5 Essential Corporate Representative Qualities

CSI - Courtroom Sciences Inc.

The role of a corporate representative is to speak on behalf of the company, acting as the organization's face and voice during legal proceedings. However, picking the right corporate representative can often be difficult for both in-house and trial counsel. Companies need someone strong, knowledgeable, and well-trained to thwart a plaintiff attorney’s attack on the defendant’s policies, procedures, and internal correspondence at deposition.

Often, the individual many may see as the “most knowledgeable” is frequently not the best witness at deposition. To have the best chance at selecting the right corporate representative to testify on behalf of the company, look for these five essential corporate representative qualities. 

Which corporate representative qualities are most valuable during testimony? 

Attributes such as humility, patience, emotional poise, confidence, open-mindedness, and focus are valuable for individuals serving as corporate representatives. When a corporate representative displays these essential qualities, they will likely be well-equipped to successfully navigate the challenges of deposition and trial testimony.

#1: Humility

A corporate representative must feel comfortable saying, "I don't know," when faced with questions outside their designated scope. Generally, when selecting a corporate representative, a company would receive a list of specific designated topics from opposing counsel and choose an individual who could confidently speak on those topics. However, it’s not uncommon for opposing counsel to attempt to elicit information beyond that scope, encouraging the witness to begin to speculate or assume, potentially damaging the case.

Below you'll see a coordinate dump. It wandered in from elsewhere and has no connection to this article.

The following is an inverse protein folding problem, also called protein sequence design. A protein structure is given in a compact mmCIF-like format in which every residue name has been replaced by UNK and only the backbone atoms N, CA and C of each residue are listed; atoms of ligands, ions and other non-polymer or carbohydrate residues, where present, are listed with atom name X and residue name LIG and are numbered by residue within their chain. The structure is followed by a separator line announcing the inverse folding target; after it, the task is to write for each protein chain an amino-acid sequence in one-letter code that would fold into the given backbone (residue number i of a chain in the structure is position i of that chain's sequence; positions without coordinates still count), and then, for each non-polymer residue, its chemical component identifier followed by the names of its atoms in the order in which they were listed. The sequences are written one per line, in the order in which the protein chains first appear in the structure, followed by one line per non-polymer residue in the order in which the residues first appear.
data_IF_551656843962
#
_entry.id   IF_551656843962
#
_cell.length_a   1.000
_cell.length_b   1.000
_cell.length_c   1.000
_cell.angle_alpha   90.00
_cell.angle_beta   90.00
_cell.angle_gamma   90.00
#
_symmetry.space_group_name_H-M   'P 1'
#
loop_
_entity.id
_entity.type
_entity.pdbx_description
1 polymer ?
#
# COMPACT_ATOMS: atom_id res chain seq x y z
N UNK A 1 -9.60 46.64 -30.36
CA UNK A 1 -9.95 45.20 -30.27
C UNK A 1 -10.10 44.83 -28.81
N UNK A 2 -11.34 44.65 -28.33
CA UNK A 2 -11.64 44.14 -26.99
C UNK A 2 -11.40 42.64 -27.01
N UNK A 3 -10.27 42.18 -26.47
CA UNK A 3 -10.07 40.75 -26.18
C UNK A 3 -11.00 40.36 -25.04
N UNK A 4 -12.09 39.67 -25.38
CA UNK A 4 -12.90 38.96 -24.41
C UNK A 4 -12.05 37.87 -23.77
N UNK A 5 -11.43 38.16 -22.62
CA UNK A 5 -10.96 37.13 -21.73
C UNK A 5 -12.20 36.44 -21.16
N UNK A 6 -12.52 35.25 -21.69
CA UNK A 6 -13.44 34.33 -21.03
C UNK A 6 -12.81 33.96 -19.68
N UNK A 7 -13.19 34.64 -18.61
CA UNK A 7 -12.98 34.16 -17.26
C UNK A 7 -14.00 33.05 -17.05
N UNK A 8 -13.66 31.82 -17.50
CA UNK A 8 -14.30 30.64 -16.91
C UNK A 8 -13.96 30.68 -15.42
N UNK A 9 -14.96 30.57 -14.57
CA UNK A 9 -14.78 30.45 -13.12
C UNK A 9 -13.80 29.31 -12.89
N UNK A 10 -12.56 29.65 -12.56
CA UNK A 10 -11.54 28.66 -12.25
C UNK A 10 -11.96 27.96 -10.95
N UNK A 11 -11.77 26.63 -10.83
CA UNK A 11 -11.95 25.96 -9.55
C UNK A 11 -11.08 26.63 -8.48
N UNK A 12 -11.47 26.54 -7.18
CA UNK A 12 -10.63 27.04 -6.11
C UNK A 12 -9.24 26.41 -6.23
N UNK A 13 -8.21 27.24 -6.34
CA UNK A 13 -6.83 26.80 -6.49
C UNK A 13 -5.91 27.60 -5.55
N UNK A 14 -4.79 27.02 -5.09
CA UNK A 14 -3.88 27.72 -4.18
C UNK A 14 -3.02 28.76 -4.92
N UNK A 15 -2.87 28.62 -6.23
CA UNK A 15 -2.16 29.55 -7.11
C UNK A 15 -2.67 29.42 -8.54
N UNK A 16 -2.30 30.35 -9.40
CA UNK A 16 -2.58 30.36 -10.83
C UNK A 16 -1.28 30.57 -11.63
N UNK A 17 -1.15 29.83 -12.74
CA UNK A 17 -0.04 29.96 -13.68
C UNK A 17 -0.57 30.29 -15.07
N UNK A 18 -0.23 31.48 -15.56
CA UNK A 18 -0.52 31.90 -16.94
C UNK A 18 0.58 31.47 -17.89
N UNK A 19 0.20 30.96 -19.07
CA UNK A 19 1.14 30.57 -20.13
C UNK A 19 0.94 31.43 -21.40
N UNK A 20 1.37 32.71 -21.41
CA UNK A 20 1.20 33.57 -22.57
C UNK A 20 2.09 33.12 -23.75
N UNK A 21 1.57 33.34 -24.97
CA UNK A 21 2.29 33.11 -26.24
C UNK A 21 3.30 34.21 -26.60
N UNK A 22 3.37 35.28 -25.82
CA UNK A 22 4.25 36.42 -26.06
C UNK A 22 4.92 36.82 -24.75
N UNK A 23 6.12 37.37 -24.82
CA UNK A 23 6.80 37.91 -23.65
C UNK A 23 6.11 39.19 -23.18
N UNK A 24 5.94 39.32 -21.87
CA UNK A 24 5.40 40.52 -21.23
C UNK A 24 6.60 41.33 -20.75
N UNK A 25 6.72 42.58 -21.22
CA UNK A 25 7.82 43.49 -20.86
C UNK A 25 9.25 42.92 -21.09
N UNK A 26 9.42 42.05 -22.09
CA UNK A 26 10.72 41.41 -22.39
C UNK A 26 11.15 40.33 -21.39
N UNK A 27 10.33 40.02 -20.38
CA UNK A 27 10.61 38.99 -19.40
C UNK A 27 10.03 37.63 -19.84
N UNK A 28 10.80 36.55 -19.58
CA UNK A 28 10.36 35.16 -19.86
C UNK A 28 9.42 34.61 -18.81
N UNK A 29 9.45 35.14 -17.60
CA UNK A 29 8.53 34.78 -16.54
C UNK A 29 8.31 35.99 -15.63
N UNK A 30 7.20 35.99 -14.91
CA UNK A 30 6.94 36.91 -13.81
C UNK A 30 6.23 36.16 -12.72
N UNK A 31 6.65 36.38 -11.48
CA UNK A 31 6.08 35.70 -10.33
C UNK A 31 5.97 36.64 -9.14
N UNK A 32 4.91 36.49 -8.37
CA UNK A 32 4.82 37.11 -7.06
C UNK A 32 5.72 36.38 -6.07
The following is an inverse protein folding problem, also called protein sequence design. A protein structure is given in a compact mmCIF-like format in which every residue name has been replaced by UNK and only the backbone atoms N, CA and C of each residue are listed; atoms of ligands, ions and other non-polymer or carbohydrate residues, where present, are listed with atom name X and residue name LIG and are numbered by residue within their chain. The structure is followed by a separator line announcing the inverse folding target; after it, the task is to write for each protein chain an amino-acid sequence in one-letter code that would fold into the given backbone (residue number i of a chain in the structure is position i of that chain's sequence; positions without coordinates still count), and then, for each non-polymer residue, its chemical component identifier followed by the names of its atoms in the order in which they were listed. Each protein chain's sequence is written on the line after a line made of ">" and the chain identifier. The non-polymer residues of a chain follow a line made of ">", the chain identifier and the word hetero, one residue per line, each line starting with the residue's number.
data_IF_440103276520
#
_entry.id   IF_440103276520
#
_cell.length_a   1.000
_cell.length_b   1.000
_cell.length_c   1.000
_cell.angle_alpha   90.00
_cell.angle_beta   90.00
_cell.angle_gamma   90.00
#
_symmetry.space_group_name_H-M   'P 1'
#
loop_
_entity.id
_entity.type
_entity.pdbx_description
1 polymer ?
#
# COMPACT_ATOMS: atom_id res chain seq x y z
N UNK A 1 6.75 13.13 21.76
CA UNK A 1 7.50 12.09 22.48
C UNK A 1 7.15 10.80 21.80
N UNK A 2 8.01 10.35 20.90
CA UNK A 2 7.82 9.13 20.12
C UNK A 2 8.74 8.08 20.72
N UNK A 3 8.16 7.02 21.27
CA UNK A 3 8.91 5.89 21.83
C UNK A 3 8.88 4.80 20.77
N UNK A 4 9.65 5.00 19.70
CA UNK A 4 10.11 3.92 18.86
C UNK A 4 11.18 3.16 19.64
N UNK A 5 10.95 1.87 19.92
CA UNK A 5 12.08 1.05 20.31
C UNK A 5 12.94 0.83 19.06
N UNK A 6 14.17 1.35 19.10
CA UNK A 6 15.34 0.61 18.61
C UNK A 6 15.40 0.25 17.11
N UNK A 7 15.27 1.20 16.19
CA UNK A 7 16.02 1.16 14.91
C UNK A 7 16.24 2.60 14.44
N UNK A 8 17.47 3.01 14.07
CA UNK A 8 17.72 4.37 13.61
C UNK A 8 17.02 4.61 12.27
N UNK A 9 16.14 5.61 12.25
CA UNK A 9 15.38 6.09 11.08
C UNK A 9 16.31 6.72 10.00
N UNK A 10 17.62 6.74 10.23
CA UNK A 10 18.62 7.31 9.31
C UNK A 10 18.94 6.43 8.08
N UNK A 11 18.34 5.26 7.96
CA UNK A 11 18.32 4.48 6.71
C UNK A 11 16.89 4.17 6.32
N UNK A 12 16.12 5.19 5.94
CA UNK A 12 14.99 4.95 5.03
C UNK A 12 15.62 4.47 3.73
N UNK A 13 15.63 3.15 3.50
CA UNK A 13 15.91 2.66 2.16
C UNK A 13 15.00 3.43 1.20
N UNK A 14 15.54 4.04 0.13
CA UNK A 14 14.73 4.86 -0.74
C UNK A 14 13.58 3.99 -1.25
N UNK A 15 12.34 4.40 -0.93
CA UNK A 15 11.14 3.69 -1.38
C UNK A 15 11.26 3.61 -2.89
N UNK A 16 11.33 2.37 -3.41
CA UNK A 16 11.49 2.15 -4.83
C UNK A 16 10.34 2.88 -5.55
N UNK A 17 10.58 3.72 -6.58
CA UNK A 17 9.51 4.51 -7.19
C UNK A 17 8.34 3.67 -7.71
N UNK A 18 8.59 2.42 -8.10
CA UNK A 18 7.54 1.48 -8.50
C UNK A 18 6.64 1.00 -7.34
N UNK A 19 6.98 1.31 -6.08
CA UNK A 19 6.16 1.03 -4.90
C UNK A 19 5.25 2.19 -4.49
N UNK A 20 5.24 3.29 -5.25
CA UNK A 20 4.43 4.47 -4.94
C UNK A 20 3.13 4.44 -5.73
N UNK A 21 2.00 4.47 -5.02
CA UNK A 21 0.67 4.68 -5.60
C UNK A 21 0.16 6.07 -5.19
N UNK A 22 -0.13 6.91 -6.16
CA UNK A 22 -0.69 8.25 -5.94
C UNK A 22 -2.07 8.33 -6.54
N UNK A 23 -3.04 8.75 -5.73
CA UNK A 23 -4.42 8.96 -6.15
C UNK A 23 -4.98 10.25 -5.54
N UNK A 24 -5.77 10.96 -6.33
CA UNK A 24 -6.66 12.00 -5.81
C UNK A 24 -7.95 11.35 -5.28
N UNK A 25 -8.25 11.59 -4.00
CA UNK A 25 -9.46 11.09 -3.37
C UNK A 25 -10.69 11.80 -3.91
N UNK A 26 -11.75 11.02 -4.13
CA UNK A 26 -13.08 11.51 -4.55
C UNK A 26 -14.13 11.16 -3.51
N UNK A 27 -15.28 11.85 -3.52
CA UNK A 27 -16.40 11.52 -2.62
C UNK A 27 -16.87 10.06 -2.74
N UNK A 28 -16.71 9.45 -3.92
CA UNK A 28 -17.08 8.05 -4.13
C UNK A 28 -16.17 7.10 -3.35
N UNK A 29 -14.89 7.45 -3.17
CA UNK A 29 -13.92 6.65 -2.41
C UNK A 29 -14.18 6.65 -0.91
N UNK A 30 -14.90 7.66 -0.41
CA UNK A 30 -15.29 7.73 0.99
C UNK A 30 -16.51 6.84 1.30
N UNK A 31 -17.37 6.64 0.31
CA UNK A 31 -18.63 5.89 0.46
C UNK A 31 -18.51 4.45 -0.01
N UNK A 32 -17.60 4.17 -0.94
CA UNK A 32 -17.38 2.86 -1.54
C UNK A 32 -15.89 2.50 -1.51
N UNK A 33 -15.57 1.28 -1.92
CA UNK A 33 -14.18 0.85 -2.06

While a representative should be knowledgeable about the specific topics they were chosen to speak on, they should not feel compelled to have all the answers, and they should understand the boundaries of their knowledge and have the humility to admit when they lack information.

#2: Patience

Rushing to answer opposing counsel’s questions can easily lead to misunderstandings, misinterpretations, or even falling into a trap. Instead, a corporate representative should be the type of self-possessed person who can remain calm and composed as they wait for the questioner to finish and then be able to process the question and think about it carefully before responding. By taking a moment or more to process the question, the corporate representative can provide more accurate and considered responses, contributing to a stronger case.

#3: Emotional Poise

Legal proceedings can be emotionally charged, and opposing counsel may frequently attempt to provoke emotional reactions in a witness. An effective representative must remain composed and not let their emotions cloud their judgment or responses. Witnesses make many mistakes that stem from them becoming frustrated or upset. Often, when a witness gets flustered, they start wanting to explain, and this can cause them to appear argumentative during their testimony. Whether dealing with anger, frustration, or confusion, maintaining emotional poise can ensure that the witness testimony proceeds smoothly.